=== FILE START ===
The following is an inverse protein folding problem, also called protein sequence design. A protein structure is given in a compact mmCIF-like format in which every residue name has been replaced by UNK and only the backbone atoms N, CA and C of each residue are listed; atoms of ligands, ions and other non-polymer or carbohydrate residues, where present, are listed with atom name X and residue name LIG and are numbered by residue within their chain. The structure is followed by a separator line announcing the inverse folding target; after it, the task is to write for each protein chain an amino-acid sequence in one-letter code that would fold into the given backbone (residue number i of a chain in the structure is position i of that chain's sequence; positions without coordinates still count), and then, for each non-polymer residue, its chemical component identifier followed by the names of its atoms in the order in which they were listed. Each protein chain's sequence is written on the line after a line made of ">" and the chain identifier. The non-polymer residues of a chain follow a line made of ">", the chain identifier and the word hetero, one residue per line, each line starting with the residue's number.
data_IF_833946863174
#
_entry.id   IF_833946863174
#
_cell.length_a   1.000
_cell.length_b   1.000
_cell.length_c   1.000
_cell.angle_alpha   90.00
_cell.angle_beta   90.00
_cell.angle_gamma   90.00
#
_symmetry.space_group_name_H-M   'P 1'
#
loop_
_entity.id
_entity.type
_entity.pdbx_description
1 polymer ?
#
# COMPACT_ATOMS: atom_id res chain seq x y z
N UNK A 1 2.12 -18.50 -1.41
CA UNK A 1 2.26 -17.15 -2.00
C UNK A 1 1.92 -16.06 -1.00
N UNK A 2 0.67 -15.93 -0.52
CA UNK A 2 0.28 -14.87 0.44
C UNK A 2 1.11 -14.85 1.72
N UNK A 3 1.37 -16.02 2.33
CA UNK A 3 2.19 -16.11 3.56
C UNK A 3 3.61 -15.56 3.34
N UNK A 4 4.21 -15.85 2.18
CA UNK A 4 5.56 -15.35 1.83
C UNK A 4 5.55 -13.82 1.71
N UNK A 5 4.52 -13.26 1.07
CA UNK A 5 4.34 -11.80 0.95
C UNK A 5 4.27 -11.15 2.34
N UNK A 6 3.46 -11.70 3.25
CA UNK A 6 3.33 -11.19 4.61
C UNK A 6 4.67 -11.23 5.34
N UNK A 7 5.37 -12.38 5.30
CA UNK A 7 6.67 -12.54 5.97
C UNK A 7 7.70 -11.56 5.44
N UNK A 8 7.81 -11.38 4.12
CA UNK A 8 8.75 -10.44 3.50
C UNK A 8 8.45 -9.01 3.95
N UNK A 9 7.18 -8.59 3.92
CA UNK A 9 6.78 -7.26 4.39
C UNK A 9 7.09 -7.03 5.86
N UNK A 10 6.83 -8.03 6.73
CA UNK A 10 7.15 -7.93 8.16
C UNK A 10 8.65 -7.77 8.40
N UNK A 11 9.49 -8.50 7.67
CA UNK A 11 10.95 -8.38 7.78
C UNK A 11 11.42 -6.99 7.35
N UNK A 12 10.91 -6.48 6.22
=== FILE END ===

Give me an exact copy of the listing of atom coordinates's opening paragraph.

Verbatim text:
The following is an inverse protein folding problem, also called protein sequence design. A protein structure is given in a compact mmCIF-like format in which every residue name has been replaced by UNK and only the backbone atoms N, CA and C of each residue are listed; atoms of ligands, ions and other non-polymer or carbohydrate residues, where present, are listed with atom name X and residue name LIG and are numbered by residue within their chain. The structure is followed by a separator line announcing the inverse folding target; after it, the task is to write for each protein chain an amino-acid sequence in one-letter code that would fold into the given backbone (residue number i of a chain in the structure is position i of that chain's sequence; positions without coordinates still count), and then, for each non-polymer residue, its chemical component identifier followed by the names of its atoms in the order in which they were listed. Each protein chain's sequence is written on the line after a line made of ">" and the chain identifier. The non-polymer residues of a chain follow a line made of ">", the chain identifier and the word hetero, one residue per line, each line starting with the residue's number.